Shares in the company were up 7.09 per cent to 75.5 cents at 1300 AEDT amid reports the Labor party was reconsidering its policy on brokers.
Coca-Cola Amatil's first-half profit has slipped 37 per cent after a year of challenges at home and abroad, and a $146.9 million write-down of fruit and vegetable canning business SPC.
The beverage giant's net profit fell to $279 million in the six months to December 31, from $445.2 million, while total revenue rose just one per cent to $4.8 billion.
Underlying earnings before interest and tax fell 6.5 per cent to $634.5 million.
The group says it faced a challenging year in Australia due to the implementation of container deposit schemes in NSW and Queensland and falling sales across its beverage selection.
Across the ocean, soft market conditions, a weak currency and higher commodity prices in Indonesia, as well as logistics and manufacturing challenges in Papua New Guinea, resulted in a combined 2.1 per cent dip in revenue to $981.7 million.
Time is ticking for Labor to try and extend federal parliament by two weeks in March.
Labor wants parliament to sit longer to deal with the banking royal commission's recommendations but has just one more day to force a vote on the issue ahead of the April 2 budget.
The opposition must win over all seven crossbenchers on Thursday to achieve the 76 votes it needs in the House of Representatives to add the extra sitting days next month.
But Labor is unlikely to get the support it needs, with independent Tasmanian MP Andrew Wilkie sceptical that adding extra sitting days will lead to meaningful process on the recommendations.
"It could even be counter-productive seeing as the extra days would be so soon, and so few, as to not allow time to properly prepare, scrutinise and debate the necessary bills in both houses of parliament," he said.
“Of course we must implement the recommendations as soon as possible. But we’ve got to get it right.
"The last thing we want is a cluster of botched laws that help no one and even make matters worse."
Independent Queensland MP Bob Katter is also unsure as to whether he would support a push for more sitting days, with a spokeswoman telling AAP he's concerned about the cost.
His primary concern is helping flood-stricken farmers in north Queensland, she added.
The government is opposed to more sitting days, arguing that fast-tracking a response to the recommendations would be reckless.
Labor has drawn up three bills to deal with the banking royal commission recommendations it says parliament should deal with straight away.
The proposed laws would remove grandfathered commissions for financial planners from January 1, 2020, immediately ban the exploitation of indigenous people through the selling of funeral insurance, and ensure banks co-operate promptly with the Australian Financial Complaints Authority.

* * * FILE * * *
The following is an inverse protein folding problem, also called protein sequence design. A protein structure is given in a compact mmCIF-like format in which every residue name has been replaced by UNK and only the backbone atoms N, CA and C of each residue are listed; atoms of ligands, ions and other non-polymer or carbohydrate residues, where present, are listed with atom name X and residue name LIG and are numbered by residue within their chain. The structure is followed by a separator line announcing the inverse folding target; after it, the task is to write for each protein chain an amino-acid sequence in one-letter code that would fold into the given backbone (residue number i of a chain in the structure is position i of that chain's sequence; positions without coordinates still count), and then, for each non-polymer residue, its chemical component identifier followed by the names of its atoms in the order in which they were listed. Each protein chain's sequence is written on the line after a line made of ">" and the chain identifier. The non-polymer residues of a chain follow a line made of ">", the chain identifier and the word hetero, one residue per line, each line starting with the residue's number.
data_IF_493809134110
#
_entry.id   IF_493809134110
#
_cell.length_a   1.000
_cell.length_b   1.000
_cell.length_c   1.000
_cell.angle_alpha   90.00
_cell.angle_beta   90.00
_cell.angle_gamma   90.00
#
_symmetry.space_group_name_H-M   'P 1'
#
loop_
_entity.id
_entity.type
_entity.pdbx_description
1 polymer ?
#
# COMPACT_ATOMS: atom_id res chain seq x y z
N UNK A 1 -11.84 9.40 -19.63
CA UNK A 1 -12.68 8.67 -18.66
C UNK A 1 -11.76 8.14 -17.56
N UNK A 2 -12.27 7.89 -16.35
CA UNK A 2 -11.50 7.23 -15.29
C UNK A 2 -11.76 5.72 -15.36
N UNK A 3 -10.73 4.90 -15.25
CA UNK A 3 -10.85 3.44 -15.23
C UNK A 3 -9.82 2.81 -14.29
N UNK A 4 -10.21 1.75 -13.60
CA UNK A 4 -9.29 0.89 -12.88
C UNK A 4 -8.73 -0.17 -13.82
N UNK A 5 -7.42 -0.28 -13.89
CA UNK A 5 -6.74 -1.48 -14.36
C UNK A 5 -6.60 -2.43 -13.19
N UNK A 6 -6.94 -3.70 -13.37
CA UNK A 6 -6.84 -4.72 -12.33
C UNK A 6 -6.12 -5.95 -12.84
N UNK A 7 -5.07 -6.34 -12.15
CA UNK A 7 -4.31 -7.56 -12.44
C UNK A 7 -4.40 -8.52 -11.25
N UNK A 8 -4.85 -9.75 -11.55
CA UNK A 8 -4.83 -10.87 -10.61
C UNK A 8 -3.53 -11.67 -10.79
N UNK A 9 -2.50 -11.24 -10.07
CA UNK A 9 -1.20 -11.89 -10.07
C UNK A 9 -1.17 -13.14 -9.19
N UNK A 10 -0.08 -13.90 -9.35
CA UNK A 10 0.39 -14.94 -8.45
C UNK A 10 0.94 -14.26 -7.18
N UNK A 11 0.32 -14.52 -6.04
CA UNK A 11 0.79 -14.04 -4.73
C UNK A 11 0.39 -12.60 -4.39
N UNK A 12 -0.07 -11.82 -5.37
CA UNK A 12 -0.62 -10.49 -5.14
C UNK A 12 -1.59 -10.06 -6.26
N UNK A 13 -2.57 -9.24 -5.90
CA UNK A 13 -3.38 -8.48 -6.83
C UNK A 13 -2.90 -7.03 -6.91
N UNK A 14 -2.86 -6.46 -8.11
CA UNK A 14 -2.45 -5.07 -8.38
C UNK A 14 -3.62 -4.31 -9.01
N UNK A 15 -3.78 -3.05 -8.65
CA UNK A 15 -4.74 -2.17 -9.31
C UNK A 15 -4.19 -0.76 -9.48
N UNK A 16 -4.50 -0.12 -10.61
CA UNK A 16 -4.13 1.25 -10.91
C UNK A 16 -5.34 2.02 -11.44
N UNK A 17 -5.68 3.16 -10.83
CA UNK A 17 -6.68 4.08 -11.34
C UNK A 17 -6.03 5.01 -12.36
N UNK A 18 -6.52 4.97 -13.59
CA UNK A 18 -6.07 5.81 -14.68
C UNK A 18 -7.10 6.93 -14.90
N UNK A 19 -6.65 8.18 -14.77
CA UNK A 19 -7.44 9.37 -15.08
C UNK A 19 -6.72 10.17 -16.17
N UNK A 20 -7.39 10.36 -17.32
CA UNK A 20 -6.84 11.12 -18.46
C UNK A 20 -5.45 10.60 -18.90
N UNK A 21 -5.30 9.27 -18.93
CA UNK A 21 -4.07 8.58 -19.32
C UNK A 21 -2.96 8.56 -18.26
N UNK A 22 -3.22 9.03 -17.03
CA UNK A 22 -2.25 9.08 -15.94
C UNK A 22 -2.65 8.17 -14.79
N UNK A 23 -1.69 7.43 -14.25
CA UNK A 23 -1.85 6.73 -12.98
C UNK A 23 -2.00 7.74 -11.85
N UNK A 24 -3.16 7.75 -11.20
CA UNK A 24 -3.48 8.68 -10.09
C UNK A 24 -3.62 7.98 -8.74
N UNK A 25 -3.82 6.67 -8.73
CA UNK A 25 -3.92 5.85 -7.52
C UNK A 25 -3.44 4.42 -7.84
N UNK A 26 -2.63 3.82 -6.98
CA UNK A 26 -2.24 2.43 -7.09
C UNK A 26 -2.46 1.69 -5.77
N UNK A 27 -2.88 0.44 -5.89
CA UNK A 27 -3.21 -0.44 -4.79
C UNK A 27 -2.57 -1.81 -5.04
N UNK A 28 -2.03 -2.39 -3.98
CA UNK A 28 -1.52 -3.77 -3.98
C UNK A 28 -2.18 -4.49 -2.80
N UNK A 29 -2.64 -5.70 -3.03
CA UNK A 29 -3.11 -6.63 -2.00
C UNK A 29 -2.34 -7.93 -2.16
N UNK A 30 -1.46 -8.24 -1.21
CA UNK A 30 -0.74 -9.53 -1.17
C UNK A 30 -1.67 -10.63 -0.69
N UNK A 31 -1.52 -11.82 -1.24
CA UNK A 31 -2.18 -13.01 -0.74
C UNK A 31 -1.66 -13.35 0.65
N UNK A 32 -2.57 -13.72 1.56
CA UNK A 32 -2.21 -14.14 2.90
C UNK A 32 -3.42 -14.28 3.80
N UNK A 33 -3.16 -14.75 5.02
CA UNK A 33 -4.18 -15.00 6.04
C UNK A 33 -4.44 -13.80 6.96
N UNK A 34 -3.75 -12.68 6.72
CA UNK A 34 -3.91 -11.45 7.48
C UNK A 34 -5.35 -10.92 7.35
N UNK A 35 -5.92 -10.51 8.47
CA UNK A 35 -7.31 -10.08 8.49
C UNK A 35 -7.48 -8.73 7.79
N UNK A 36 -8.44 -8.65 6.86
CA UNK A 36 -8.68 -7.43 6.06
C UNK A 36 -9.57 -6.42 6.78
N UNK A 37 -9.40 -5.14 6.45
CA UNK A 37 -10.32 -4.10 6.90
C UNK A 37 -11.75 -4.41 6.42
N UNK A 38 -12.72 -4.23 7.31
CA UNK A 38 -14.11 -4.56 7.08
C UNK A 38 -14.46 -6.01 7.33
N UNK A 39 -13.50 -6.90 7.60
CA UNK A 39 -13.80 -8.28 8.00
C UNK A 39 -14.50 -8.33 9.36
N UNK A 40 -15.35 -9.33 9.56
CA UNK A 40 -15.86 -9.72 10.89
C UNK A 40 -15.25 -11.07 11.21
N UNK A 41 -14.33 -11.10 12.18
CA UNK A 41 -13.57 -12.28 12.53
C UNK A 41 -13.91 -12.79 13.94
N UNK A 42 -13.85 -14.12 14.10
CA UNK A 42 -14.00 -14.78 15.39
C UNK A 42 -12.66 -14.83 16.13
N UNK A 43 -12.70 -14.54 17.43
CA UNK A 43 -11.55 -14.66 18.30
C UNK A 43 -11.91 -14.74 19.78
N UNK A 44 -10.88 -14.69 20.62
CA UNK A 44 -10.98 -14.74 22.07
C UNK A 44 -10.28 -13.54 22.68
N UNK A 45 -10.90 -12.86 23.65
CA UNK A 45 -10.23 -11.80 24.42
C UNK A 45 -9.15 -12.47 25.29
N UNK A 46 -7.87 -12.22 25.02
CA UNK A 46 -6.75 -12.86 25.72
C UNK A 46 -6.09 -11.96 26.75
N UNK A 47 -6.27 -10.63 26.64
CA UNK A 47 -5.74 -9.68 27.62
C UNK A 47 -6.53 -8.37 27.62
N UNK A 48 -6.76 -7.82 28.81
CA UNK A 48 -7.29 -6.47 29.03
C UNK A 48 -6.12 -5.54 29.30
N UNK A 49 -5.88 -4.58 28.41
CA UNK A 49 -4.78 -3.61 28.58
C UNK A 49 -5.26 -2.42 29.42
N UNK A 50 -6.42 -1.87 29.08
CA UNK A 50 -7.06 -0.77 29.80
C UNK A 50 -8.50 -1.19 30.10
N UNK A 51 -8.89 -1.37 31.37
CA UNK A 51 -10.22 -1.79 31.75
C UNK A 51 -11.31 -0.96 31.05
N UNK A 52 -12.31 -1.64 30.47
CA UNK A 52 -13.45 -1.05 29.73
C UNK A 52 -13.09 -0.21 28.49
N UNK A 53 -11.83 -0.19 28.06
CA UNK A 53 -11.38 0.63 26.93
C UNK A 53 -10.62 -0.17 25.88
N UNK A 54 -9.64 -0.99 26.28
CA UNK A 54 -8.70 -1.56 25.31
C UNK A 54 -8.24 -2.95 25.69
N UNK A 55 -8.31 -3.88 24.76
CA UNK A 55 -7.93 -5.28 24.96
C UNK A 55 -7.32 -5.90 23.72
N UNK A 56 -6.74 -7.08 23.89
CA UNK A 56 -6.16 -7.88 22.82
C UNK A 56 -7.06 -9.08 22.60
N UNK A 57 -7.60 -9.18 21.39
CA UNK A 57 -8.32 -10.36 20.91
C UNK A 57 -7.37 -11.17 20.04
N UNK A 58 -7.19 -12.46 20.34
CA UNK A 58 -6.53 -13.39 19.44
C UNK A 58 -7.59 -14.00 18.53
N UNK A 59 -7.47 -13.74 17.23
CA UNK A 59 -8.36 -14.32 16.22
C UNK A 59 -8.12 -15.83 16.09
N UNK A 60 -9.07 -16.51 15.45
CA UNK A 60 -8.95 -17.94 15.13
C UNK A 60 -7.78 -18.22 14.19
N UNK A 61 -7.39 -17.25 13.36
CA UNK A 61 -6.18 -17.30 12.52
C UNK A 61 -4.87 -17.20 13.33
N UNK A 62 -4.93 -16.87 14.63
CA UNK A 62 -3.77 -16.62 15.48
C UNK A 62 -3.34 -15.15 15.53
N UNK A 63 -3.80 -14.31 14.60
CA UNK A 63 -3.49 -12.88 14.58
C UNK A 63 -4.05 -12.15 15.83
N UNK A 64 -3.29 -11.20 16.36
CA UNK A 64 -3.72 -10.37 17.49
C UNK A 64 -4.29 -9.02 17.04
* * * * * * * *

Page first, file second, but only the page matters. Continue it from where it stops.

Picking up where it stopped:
They would also remove point-of-sale exemptions for credit sales such as car loans, and remove an exemption that means the corporate regulator has no oversight of insurance claims.
Most people who apply for a home loan can still get one, although the process is harder and takes longer.
The Reserve Bank says lenders are competing vigorously to attract lower-risk borrowers as fewer people apply for mortgages.
Housing credit conditions are tighter than they have been for some time following improvements in lending policies and practices in recent years, the central bank said in its latest assessment of the economy.
Lenders have increased their scrutiny of would-be borrowers' expenses over the past year, but the RBA concluded the further tightening in lending standards was not the main explanation for a recent decline in housing credit growth.
It pointed to reduced demand for housing loans, particularly from investors put off by the fall in house prices in the major markets.
In Friday's Statement on Monetary Policy, the RBA said its liaison with the major banks and mortgage brokers indicated they had been receiving significantly fewer loan applications over the past year or more.
"Liaison also reported that most people who apply for a housing loan can still obtain one, though they have to provide more documentation, answer more questions and wait a few days longer to be approved."
It now typically took about one week for an application to be approved.
Mortgage brokers reported lenders were no longer making as many exceptions to their credit policies as they did in the past.
Brokers also suggested the increased public scrutiny of the banking royal commission may have led some individual loan assessors to apply stricter criteria than that required by official lending requirements.
Banks reported that while loan assessors were referring more approvals to credit officers, the final approval rate remained high.
Some people who would have normally obtained a loan from the banks were borrowing from non-bank lenders.
The RBA said lenders were competing vigorously to attract borrowers with high-quality credit profiles who were applying for owner-occupier principal-and-interest loans.
"In particular, owner-occupiers with low loan-to-valuation ratios who can demonstrate the ability to service their loan are being offered quite low interest rates.
"Liaison also suggests that borrowers with these characteristics who have had a home loan for some time and want to refinance can often obtain a lower interest rate from another institution or convince their existing lender to lower the rate that they are paying."